, Volume 16, Issue 4, pp 985-997,
Open Access This content is freely available online to anyone, anywhere at any time.
Date: 27 May 2009

TDMA scheduling algorithms for wireless sensor networks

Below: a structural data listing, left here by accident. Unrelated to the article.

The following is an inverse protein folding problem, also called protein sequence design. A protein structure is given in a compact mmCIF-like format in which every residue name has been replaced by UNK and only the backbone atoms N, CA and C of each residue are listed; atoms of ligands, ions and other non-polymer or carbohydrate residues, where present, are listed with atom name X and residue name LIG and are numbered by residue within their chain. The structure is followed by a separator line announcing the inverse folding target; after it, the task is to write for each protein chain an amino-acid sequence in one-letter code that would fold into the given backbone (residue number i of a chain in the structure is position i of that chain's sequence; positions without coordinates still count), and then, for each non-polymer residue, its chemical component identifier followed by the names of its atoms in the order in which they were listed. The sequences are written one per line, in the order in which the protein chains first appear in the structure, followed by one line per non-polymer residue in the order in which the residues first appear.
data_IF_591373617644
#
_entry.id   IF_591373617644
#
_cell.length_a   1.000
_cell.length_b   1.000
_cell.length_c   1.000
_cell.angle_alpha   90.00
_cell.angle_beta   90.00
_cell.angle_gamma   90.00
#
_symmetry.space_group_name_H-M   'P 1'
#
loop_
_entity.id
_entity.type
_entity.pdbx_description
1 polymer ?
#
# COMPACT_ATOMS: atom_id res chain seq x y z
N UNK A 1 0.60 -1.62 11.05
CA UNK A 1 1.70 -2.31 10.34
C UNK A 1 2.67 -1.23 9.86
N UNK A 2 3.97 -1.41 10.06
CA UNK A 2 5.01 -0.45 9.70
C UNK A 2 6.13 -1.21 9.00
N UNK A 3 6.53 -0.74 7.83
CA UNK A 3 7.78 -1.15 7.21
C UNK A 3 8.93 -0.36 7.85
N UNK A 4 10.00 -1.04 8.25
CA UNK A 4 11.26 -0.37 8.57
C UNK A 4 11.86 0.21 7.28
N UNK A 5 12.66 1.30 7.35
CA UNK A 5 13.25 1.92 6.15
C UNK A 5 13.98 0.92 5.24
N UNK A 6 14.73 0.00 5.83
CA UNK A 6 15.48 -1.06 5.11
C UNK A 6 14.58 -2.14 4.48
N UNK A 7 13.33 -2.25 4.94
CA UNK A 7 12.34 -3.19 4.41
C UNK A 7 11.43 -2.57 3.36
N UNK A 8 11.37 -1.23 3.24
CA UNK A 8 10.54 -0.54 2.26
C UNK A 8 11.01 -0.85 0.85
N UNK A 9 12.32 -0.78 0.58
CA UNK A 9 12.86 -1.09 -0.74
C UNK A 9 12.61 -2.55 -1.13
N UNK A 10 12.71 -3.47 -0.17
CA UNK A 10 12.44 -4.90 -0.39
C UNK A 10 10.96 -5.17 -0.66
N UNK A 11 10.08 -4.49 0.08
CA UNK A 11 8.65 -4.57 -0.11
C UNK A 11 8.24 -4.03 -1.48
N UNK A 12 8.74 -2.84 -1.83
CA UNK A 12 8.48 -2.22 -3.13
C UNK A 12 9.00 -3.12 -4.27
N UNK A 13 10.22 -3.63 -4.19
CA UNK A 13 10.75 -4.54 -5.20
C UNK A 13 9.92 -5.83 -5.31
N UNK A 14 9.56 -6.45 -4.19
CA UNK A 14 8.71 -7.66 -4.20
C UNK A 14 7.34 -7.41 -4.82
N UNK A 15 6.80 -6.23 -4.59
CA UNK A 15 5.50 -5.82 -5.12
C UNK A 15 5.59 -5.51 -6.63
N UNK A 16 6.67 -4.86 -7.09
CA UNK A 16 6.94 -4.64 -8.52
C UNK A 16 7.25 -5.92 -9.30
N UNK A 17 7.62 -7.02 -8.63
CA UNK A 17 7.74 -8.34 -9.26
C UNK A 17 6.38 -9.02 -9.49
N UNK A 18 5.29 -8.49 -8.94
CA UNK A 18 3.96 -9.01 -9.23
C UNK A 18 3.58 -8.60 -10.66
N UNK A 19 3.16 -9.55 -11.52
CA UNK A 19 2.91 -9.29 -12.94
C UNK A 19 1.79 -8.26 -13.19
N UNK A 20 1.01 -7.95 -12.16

Algorithms for scheduling TDMA transmissions in multi-hop networks usually determine the smallest length conflict-free assignment of slots in which each link or node is activated at least once. This is based on the assumption that there are many independent point-to-point flows in the network. In sensor networks however often data are transferred from the sensor nodes to a few central data collectors. The scheduling problem is therefore to determine the smallest length conflict-free assignment of slots during which the packets generated at each node reach their destination. The conflicting node transmissions are determined based on an interference graph, which may be different from connectivity graph due to the broadcast nature of wireless transmissions. We show that this problem is NP-complete. We first propose two centralized heuristic algorithms: one based on direct scheduling of the nodes or node-based scheduling, which is adapted from classical multi-hop scheduling algorithms for general ad hoc networks, and the other based on scheduling the levels in the routing tree before scheduling the nodes or level-based scheduling, which is a novel scheduling algorithm for many-to-one communication in sensor networks. The performance of these algorithms depends on the distribution of the nodes across the levels. We then propose a distributed algorithm based on the distributed coloring of the nodes, that increases the delay by a factor of 10–70 over centralized algorithms for 1000 nodes. We also obtain upper bound for these schedules as a function of the total number of packets generated in the network.